The 1930’s ushered in the golden era of the movies, with some of us included in that eighty million single admissions making up 65% of Americans each week going to the movies1.
The Bexley Theatre opened in 1935, to be followed by the Drexel’s opening night of December 25, 1937. An old storefront was transformed into a fabulous new glass block multi-colored marquee whose lobby opened into a large theater capable of holding nearly eight hundred patrons.
This was William Chesbrough’s ninth movie theater in Columbus with the December 21 Columbus Dispatch stating the “new Super-Simplex projection machines with the latest type Peerless arc lamps will provide a new conception of screen illumination.”2 After a film made its debut in one of the downtown theaters, like the Loews Ohio and Broad, or the RKO Palace and Grand, the movies would be booked out in the residential parts of Columbus.
With television becoming common in homes by the early fifties, Jerome C. Knight, a Bexley resident, had the challenge of making it a paying operation when he bought the Drexel Theatre. Beginning in April 1959 with Gigi, followed by Fiddler on the Roof running for forty-four weeks, the Drexel gained new stature.
Jerry was not new to the motion picture business. He began at the age of ten selling popcorn in his father’s Royal Theatre at East Main Street and Fifth. His 1976 Community Service Award summary included this statement: “(He) has presented no X-rated films… worked with schools, senior citizens, churches, and other groups to present certain classical films for special showings.”3
Jeffrey and Kathleen Frank bought the Drexel in 1981, opening October 27 with a festive evening featuring Top Hat starring Ginger Rogers and Fred Astaire. Ginger Rogers, herself, was there showing some of her musical clips along with host, J. Ronald Green, Chairman, Department of Photography and Cinema, The Ohio State University.4
Needless to say, the two showings that evening were a total sellout. Vintage cars out front also lent a special art deco ’30’s ambience to the occasion. Retention of this style, as the theater was carefully restored, has followed in subsequent showings – like the animation festival of the fall of ’86 and the fourth celebration of Casablanca which began in February 1996. Jay Elhard, in the June 18, 1986 issue of Bexley News quotes Jeff Frank saying, “not a repertory theater, or an art film theater, or a foreign film theater. The Drexel is a theater in and of itself.”5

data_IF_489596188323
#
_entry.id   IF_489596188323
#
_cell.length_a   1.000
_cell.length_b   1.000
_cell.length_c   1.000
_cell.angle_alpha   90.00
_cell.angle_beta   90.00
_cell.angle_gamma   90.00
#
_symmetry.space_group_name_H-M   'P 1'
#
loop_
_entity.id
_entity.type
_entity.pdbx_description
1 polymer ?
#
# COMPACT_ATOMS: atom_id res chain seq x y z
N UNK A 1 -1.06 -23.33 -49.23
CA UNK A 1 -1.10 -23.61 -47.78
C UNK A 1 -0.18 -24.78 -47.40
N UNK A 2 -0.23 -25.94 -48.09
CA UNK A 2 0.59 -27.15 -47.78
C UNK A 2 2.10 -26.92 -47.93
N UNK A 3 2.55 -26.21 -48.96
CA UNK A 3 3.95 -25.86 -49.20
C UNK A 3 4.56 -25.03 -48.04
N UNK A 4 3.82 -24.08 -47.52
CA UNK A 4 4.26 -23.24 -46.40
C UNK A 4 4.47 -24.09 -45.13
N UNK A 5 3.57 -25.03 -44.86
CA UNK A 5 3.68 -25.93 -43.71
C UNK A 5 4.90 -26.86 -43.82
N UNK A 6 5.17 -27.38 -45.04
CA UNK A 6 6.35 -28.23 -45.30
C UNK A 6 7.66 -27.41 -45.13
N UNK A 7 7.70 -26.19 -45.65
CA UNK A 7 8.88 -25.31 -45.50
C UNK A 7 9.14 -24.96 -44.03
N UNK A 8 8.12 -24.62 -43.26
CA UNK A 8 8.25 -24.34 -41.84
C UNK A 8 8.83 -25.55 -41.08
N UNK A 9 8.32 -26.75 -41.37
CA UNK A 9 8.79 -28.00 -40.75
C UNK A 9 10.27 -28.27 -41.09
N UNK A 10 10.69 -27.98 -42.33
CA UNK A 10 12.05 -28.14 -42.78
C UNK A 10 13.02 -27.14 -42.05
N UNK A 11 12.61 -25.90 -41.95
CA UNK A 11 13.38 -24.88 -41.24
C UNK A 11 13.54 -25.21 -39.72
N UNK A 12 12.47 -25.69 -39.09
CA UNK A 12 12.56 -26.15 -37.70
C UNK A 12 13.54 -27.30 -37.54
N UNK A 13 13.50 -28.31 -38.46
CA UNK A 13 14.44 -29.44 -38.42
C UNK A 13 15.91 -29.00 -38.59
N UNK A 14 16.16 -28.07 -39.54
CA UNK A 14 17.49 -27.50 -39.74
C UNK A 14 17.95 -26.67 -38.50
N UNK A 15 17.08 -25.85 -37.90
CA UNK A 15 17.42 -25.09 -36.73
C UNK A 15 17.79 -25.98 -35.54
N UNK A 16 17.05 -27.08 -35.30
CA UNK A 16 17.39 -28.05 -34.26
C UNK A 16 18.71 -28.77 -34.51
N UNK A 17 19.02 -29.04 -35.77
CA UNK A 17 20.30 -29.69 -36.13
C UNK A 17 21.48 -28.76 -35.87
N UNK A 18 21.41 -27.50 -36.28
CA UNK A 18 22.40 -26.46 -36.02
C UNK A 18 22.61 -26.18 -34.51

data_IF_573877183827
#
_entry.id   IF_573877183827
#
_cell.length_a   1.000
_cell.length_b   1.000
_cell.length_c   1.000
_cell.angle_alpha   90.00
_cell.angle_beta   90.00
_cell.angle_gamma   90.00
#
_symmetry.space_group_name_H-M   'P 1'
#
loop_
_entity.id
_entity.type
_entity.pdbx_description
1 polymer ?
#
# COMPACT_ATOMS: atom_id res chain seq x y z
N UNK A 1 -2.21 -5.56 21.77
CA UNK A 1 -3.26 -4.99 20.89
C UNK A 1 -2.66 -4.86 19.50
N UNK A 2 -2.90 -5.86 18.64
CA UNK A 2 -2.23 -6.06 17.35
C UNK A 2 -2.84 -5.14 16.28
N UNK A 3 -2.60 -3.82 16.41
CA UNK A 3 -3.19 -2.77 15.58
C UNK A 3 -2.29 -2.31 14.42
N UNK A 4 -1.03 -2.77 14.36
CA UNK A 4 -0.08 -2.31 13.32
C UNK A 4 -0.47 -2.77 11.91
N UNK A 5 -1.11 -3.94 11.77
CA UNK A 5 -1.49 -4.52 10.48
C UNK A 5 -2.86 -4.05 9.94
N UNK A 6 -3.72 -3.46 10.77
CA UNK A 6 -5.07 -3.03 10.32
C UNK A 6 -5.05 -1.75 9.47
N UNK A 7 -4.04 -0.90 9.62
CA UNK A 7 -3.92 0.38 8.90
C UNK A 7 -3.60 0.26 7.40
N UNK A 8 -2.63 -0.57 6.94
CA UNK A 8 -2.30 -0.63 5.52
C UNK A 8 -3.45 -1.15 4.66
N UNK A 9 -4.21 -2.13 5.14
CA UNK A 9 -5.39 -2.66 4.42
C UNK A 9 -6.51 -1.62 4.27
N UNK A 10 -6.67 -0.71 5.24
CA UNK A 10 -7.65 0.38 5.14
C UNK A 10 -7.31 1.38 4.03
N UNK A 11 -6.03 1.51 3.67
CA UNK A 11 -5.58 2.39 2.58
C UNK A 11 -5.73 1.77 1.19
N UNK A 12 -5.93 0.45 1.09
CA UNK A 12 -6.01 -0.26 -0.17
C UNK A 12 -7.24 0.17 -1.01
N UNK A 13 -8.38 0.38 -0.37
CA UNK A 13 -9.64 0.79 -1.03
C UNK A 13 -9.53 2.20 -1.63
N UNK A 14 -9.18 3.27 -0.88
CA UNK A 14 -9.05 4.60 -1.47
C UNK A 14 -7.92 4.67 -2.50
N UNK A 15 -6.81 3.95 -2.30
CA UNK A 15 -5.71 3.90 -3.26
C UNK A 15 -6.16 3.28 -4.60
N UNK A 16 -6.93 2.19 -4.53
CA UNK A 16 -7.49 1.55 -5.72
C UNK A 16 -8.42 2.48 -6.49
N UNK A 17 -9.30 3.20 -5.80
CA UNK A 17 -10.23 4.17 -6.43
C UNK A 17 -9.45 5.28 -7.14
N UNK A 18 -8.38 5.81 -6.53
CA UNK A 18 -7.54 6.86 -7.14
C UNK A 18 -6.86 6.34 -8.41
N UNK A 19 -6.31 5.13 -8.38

The 1991 renovation turned the theater into three separate screens. The $300,000 project included dividing the original theater into a 320-seat main screen and a 130-seat theater with a 110-seat addition. With this, the Franks could broaden their selection of films to show those with a much more limited audience.
The second phase was completed in mid-1995 when the Drexel Radio Café was opened.6 Though the café is unpretentious from the outside, look in and this is what you will see: an art deco upscale sandwich and dessert restaurant with special coffees and liqueurs with light wood paneling and a ceiling with varied lines and numerous old-time radios stashed here and there. All of this is to add to a special night out at the movie, which Kathy refers to as the “Drexel Experience.”7 She, also, confided of the possibility of adding two more screens if the proposal redevelopment of the Bexley City Hall site takes place.
Adapted from article By Edward L. Hamblin
Bexley Historical Society President, 1997-2002
Originally published in Historical Herald, November 2000
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1 The New Columbia Encyclopedia, ed. William H. Harris and Judith S. Levey (New York: Columbia University Press, 1975) 1844-45.
2 The Columbus Dispatch, 21 December. 1937: 2B.
3 Nominations for Bexley Community Service Award Winner, Biographical Sketch, Archives of The Bexley Historical Society. 1976.
4 “Movies,” The Columbus Dispatch, 4 October. 1981: 13.
5 Jay Elhard, Bexley News, 18 June. 1986: Vol. 1, No. 11.
6 Bexley News, 19 July. 1995.
7 Kathy Frank, personal interview, 11 October. 2000.